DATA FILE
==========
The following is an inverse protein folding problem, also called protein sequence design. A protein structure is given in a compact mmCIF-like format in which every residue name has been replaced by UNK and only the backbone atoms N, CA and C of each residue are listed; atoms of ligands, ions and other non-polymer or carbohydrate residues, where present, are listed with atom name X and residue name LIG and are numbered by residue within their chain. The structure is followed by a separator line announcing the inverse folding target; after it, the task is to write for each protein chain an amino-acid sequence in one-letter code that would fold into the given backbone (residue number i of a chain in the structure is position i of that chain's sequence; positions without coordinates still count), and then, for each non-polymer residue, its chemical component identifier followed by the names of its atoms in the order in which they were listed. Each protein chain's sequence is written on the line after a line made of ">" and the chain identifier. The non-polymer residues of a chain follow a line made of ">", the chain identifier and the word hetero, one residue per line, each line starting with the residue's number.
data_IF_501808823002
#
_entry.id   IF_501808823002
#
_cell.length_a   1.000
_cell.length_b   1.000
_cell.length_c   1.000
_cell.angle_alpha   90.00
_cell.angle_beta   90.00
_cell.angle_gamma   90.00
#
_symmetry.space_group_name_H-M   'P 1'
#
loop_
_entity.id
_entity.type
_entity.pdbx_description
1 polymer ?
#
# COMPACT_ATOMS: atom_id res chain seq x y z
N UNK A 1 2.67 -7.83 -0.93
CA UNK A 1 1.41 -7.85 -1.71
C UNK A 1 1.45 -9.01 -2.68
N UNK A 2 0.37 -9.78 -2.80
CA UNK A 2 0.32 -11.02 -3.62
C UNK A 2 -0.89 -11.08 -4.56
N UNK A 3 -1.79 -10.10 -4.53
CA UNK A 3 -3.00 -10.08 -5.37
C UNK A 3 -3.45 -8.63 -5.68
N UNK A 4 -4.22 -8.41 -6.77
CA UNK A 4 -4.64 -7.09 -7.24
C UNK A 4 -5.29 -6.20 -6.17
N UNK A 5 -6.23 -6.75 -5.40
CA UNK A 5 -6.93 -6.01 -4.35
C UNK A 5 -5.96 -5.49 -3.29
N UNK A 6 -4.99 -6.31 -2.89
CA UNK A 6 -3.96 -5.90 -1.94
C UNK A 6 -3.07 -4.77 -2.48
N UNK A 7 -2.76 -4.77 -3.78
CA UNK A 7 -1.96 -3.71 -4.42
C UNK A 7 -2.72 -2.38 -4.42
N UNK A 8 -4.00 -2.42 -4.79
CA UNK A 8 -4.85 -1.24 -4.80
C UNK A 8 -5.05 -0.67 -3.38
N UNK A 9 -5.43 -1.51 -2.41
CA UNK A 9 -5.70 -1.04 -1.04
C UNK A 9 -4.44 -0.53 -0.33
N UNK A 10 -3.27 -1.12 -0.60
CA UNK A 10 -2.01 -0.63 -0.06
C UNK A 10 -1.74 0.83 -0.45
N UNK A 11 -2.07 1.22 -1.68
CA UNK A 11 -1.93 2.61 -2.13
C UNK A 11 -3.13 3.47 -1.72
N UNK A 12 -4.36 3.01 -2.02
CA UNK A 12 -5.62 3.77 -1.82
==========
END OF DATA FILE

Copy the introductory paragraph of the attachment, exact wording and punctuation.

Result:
The following is an inverse protein folding problem, also called protein sequence design. A protein structure is given in a compact mmCIF-like format in which every residue name has been replaced by UNK and only the backbone atoms N, CA and C of each residue are listed; atoms of ligands, ions and other non-polymer or carbohydrate residues, where present, are listed with atom name X and residue name LIG and are numbered by residue within their chain. The structure is followed by a separator line announcing the inverse folding target; after it, the task is to write for each protein chain an amino-acid sequence in one-letter code that would fold into the given backbone (residue number i of a chain in the structure is position i of that chain's sequence; positions without coordinates still count), and then, for each non-polymer residue, its chemical component identifier followed by the names of its atoms in the order in which they were listed. Each protein chain's sequence is written on the line after a line made of ">" and the chain identifier. The non-polymer residues of a chain follow a line made of ">", the chain identifier and the word hetero, one residue per line, each line starting with the residue's number.